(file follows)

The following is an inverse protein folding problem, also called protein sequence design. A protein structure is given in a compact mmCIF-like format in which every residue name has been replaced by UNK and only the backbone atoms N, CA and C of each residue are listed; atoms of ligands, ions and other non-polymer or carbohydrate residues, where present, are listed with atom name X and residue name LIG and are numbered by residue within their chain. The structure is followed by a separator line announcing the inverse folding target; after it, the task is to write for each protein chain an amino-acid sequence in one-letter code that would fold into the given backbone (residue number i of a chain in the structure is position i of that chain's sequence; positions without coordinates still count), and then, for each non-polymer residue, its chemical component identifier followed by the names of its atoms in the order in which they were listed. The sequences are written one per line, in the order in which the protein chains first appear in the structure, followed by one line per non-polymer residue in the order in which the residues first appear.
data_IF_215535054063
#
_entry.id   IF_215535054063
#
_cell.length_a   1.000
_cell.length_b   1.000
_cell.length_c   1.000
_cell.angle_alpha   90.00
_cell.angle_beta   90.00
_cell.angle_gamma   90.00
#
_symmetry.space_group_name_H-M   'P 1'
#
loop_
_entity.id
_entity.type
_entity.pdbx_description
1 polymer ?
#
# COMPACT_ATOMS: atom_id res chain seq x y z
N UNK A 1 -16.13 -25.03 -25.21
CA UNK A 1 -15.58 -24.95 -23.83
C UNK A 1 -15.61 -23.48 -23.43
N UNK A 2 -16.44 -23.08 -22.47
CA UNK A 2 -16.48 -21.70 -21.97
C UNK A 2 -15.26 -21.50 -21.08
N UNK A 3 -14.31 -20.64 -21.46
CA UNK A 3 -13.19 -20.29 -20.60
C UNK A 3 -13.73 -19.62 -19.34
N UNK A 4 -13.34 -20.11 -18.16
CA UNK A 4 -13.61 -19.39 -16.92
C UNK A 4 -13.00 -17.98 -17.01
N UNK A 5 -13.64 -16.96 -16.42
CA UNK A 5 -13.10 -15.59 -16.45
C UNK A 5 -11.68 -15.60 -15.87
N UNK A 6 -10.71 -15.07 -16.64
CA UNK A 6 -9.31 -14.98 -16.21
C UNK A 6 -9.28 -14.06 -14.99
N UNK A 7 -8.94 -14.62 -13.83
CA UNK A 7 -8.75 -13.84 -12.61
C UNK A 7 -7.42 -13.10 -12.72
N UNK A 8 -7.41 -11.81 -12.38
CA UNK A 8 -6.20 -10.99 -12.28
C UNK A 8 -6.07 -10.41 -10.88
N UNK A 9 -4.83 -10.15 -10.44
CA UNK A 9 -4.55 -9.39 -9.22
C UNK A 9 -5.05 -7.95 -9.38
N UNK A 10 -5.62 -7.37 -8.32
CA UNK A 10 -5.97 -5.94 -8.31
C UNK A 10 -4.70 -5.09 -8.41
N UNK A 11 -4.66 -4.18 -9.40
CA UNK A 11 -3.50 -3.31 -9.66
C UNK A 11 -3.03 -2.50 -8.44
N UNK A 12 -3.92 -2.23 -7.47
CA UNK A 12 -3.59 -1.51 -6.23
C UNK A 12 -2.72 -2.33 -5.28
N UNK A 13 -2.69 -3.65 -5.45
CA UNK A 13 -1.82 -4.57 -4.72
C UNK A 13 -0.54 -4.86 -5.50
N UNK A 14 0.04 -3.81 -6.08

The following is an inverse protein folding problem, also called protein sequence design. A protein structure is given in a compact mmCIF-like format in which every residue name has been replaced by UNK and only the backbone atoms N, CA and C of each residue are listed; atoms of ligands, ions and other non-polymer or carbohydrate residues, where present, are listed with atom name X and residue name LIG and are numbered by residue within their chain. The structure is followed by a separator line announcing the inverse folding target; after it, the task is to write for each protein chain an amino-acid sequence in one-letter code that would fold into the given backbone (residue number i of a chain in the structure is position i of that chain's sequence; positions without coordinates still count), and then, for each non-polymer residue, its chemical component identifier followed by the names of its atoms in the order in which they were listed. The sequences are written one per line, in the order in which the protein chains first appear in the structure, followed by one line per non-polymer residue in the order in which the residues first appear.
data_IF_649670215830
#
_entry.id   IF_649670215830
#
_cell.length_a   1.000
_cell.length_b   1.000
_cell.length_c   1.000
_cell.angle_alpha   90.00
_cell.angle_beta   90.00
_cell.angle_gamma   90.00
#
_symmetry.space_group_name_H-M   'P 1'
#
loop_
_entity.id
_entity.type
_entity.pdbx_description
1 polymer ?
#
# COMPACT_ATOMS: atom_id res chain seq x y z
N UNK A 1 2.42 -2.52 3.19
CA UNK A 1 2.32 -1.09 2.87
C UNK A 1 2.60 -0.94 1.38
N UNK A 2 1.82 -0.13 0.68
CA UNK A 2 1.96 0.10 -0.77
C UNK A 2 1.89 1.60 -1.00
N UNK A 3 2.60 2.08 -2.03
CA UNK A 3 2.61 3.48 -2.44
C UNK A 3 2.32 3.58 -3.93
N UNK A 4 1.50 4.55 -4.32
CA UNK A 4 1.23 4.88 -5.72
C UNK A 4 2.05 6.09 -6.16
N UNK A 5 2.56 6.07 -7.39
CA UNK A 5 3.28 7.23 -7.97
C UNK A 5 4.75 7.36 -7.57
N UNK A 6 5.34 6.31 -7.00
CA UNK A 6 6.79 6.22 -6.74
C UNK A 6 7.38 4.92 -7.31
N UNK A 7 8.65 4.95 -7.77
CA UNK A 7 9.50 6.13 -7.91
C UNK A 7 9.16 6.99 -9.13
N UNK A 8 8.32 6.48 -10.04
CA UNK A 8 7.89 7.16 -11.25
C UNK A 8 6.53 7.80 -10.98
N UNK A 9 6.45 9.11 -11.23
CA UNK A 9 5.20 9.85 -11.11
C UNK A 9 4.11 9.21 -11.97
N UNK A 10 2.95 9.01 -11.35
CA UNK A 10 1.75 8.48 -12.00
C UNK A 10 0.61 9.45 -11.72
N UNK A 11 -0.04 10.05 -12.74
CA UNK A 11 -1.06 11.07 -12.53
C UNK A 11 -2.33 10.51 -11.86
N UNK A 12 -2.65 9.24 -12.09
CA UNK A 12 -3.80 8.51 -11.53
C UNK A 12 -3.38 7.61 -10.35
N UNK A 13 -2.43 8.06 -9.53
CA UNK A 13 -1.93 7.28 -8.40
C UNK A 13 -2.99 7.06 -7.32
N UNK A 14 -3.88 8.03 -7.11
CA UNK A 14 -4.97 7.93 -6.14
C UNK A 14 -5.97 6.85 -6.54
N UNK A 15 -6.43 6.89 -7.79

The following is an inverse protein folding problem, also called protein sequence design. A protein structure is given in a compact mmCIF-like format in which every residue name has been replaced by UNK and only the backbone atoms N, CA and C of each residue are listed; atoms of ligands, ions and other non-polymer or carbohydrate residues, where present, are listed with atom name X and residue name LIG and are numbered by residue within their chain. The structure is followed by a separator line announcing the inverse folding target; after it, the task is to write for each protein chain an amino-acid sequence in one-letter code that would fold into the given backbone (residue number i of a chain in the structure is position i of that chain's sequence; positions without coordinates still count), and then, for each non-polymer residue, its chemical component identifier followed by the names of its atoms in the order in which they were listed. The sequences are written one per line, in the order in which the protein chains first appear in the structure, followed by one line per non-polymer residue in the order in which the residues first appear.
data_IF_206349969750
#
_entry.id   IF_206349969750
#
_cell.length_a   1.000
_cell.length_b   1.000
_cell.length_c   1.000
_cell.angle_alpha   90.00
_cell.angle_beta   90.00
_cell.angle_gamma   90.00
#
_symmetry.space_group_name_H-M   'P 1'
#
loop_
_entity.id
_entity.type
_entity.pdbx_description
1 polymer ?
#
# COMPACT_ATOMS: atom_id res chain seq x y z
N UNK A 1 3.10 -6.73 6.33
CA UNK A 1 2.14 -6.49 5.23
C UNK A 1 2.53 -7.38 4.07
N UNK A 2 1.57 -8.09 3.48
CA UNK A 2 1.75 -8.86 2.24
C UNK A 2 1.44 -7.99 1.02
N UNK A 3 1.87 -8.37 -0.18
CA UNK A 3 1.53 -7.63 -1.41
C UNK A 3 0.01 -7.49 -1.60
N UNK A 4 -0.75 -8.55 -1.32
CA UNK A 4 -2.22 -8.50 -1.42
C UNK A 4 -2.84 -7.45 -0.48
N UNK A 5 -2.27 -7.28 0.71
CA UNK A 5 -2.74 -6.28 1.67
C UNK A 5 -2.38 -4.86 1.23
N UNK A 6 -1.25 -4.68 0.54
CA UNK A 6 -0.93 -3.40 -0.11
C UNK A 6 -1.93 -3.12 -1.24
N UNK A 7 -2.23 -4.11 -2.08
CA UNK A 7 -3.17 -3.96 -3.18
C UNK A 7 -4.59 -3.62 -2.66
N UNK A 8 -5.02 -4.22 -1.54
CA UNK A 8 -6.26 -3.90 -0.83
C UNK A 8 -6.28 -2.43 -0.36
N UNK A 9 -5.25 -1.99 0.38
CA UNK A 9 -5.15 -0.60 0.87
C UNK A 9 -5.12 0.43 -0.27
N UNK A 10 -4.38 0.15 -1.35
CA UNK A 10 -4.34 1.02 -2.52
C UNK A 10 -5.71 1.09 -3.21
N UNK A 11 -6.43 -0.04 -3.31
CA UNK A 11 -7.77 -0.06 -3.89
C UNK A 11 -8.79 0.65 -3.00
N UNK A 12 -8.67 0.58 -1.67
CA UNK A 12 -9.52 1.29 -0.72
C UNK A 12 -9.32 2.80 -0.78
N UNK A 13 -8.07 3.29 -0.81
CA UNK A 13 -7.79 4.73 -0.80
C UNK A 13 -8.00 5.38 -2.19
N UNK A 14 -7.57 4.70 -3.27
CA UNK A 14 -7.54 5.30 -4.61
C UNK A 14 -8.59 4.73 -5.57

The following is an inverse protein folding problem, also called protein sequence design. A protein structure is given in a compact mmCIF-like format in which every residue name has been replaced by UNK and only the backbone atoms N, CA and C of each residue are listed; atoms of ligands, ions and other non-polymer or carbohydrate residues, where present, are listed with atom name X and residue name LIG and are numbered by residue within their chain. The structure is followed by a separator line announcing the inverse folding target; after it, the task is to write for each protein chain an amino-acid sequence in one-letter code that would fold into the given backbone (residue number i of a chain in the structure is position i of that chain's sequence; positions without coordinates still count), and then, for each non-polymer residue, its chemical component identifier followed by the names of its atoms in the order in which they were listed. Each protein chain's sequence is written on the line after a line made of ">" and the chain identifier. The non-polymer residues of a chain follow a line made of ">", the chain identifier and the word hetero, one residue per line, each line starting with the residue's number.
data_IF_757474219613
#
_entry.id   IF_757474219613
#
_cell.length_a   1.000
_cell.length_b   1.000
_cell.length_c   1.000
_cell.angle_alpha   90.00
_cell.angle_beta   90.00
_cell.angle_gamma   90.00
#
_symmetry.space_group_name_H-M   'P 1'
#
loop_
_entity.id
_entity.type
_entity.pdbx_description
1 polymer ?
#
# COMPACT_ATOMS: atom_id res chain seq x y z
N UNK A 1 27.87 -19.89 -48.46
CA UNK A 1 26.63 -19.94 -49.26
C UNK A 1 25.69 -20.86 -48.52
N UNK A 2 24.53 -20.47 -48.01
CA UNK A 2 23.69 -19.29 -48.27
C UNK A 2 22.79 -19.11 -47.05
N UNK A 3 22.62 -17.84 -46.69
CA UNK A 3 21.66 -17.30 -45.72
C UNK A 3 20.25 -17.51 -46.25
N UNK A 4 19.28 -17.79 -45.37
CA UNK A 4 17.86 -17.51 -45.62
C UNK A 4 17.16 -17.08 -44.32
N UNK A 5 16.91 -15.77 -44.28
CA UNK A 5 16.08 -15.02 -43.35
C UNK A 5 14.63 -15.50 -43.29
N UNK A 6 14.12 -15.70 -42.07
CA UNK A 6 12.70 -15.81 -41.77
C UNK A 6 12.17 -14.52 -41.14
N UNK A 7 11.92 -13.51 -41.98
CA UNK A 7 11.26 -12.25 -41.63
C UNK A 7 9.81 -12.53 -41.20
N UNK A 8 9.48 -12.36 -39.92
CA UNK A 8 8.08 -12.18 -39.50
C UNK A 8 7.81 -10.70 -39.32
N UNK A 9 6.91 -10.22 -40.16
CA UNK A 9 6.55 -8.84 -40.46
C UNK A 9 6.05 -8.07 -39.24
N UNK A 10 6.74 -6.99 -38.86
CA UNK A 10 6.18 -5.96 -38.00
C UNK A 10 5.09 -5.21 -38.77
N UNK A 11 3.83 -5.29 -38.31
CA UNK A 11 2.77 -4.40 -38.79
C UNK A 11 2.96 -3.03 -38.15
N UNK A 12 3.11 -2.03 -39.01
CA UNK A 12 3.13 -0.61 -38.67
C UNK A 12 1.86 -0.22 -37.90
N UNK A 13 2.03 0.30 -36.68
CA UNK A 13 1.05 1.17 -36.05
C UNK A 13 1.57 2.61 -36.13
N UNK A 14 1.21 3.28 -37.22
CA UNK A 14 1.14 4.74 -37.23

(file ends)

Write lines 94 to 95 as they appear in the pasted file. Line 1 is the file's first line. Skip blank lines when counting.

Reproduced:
C UNK A 4 2.05 6.09 -6.16
N UNK A 5 2.56 6.07 -7.39